In high school I played Joan la Pucelle (better known as Joan of Arc) in Shakespeare's King Henry VI, and distinctly remember a particular monologue from act five, scene four.
In it, Joan is near the end of her patience for perpetual provocation, and is found guilty for a small crime she was framed to perform. At least, this is what happens in her own account.
Shakespeare's rendering of Henry's tale--in conjunction with Joan's--is what I call cooked. He started with something raw and real, but then added a little heat, a little flavor. (You can give me any book, play or film, and I can relate it to food. Try me.)
When I performed that monologue, I thought--and don't mock my naivety--I was spouting off something raw. I thought the words were Joan's, and they were beautiful, and the moral was sound. But now I know better. Shakespeare, as a fictional playwright and poet, was a cook. And that's fine! He was and still is brilliant! But now-and-again I enjoy a good, raw read.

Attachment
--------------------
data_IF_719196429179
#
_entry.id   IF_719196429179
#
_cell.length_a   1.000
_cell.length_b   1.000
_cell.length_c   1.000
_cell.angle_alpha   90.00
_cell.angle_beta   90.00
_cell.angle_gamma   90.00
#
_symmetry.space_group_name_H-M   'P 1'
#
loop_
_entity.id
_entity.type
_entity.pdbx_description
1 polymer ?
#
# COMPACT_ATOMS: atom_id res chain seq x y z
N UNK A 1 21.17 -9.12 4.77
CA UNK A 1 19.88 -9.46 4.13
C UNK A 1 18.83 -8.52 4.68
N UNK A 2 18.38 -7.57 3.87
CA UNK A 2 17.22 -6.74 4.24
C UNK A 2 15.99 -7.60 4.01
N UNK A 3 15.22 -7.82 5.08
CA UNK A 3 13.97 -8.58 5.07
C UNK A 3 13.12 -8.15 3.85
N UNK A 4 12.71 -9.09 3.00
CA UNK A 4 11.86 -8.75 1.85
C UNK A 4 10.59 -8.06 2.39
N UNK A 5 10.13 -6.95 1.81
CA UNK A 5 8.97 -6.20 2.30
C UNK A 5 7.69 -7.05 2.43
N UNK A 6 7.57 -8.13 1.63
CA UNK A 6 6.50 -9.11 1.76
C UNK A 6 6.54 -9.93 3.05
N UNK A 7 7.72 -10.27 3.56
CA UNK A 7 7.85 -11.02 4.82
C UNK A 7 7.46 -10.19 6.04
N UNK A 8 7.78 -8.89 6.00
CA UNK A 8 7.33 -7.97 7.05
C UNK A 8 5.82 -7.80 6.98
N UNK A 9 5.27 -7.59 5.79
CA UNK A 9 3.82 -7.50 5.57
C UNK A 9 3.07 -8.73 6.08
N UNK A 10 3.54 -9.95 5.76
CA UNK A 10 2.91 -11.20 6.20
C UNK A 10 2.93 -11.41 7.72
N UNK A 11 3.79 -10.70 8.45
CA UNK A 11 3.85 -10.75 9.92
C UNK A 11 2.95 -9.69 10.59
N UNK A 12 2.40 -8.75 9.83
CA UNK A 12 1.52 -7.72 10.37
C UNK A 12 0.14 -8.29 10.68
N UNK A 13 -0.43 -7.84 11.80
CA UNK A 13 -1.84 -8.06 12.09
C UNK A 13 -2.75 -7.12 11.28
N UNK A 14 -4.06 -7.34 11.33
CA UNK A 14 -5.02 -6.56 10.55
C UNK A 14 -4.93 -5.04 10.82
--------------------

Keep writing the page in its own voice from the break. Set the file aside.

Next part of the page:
|Mm. Makes me hungry for some non-fiction.|
After I pressed the button to order it, I realized, "Who would ever thumb through this but you?" Most people enjoy their meat cooked, not raw. That thought has directly produced this post. While we're showcasing the virtues of fiction, does anyone prefer a fictional biography over a non-fictional one? I tend to lean toward the sushi-bio. Give it to me raw.